Women and their Allies March in Los Angeles

24 Jan


Hundreds of thousands of people in Los Angeles marched from Pershing Square to City Hall, on Saturday, Jan. 21 in solidarity with the call for the Women’s March, as part of the local, national and worldwide protests in response to the newly inaugurated 45th President of the United States Donald J. Trump.

While most of the protesters were women, many men marched.  Many men and women wore knitted pink pussyhats.


Some protesters showed their former support for Hillary Clinton.  While clearly a protest, the mood was festive, including drummers.


Emmilene Pankhurst at Los Angeles Women’s March, Saturday, Jan. 21, on Olive St., outside of Pershing Square.

One protester, who was dressed as a suffragette, was Emmilene Pankhurst.  She said, “I march for my daughter and my granddaughter … for women, for all the most vulnerable in our society, and I march because this is just the beginning.  We’re going to organize.  We are going to take over the House (of Representatives) and the Senate.”

While most of the protesters marched from Pershing Square down Hill St. toward City Hall, some protesters at West 6th and Olive Streets marched down 6th toward Grand Ave.  At Grand, they turned right and marched up the steep incline toward City Hall.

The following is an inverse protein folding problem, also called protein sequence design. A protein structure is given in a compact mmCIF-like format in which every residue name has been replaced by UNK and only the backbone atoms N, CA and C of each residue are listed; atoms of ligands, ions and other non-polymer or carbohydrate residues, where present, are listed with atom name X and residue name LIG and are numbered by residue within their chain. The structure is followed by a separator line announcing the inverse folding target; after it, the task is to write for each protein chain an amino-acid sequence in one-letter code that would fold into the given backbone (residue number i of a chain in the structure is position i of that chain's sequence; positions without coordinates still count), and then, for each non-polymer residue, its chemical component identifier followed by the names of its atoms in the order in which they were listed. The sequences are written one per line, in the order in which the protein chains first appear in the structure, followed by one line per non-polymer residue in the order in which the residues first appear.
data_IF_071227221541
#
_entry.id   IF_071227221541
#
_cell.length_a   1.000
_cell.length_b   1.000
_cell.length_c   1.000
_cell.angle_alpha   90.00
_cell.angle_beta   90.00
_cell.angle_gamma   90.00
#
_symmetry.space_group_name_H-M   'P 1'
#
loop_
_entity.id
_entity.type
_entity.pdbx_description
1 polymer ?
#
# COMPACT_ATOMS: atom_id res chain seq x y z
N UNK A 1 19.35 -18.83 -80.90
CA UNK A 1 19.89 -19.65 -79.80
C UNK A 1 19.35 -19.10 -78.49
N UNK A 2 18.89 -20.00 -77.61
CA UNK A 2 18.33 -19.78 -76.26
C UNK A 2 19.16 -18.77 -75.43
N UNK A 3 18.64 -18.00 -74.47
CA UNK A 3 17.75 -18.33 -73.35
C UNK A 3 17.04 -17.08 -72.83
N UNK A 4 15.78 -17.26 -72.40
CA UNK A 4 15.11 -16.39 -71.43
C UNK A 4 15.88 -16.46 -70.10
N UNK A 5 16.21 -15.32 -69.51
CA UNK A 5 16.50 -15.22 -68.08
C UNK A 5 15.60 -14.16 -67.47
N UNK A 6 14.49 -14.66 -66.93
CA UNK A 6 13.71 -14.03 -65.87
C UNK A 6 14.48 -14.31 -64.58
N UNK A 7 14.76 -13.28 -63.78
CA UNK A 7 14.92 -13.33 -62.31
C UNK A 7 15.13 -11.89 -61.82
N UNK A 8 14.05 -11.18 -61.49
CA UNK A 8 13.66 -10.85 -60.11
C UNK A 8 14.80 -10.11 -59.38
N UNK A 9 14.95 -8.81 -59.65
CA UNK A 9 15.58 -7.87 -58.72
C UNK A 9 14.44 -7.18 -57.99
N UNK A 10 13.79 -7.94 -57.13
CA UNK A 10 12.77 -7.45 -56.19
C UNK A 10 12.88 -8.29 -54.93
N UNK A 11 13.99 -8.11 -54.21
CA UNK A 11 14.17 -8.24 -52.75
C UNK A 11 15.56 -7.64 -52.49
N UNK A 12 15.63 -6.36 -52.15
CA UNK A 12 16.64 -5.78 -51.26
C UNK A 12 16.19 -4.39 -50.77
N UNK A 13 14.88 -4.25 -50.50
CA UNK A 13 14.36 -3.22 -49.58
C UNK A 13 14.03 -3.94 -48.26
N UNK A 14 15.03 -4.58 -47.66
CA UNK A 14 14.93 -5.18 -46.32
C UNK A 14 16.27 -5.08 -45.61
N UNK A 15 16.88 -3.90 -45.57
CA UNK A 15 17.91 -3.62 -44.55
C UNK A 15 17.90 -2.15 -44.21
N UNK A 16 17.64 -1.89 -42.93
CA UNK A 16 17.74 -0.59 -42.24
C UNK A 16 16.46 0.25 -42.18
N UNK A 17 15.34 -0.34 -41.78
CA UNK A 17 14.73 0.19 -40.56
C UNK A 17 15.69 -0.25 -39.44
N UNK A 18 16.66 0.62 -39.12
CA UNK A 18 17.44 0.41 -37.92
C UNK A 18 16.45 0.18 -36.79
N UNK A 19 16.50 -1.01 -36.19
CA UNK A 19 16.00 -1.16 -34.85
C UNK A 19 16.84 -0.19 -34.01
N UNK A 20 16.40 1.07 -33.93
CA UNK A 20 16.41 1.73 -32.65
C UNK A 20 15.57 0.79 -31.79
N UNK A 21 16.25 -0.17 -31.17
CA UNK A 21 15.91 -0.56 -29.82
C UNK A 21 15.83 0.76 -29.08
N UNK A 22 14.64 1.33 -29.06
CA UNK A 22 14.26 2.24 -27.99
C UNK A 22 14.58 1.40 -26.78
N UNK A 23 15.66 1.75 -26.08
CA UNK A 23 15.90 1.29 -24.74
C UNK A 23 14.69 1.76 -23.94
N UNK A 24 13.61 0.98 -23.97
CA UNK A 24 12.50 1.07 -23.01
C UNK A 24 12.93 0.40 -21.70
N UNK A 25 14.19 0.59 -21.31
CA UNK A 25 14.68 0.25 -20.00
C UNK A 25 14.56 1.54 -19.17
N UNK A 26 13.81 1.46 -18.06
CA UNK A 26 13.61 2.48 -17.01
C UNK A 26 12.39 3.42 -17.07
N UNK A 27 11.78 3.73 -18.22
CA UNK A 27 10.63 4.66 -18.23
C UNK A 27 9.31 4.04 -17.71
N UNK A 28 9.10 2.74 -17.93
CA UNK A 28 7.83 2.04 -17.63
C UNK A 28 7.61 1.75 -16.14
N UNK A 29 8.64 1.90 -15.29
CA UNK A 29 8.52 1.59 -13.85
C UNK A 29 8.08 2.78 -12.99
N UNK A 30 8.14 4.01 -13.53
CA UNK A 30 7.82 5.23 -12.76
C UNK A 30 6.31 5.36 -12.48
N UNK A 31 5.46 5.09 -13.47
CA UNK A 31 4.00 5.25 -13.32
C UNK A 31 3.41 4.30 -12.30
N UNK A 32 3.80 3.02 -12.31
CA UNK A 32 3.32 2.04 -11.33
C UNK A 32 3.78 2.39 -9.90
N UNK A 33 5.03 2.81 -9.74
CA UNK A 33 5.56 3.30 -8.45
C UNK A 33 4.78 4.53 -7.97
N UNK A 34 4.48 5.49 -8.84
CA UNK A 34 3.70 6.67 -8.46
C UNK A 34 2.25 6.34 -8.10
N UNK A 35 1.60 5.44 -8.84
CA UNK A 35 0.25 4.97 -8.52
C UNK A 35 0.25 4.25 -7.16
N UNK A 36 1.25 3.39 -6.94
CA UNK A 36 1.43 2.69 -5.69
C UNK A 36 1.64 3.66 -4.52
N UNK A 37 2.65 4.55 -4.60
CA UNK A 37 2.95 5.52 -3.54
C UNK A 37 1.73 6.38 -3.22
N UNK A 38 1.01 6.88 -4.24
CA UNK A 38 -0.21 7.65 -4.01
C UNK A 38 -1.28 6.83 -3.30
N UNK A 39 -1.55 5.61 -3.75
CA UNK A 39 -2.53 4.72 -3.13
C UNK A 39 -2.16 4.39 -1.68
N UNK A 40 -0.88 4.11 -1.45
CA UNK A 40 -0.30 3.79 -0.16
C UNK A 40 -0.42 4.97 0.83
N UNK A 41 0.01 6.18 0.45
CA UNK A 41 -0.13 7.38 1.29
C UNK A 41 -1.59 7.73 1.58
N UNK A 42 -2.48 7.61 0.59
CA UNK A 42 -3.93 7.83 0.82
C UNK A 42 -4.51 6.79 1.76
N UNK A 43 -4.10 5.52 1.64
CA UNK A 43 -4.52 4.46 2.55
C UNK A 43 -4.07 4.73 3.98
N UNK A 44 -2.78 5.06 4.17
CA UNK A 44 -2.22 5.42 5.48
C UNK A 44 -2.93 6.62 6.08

While they marched up Grand, a group of five or six other women, sharing a bullhorn, chanted.  One chant was “Our bodies, our choice.”  A second chant was “Love trumps hate.”


The mission and vision statement of the national Women’s March set the tone of the Los Angeles march. The statement, in part, said,The Women’s March on Washington will send a bold message to our new government … that women’s rights are human rights. We stand together, recognizing that defending the most marginalized among us is defending all of us.  We support the advocacy and resistance movements that reflect our multiple and intersecting identities…. This march is the first step towards unifying our communities, grounded in new relationships, to create change from the grassroots level up.”

The mission statement of the organizers’ of the national Women’s March can be found at https://www.womensmarch.com/mission.

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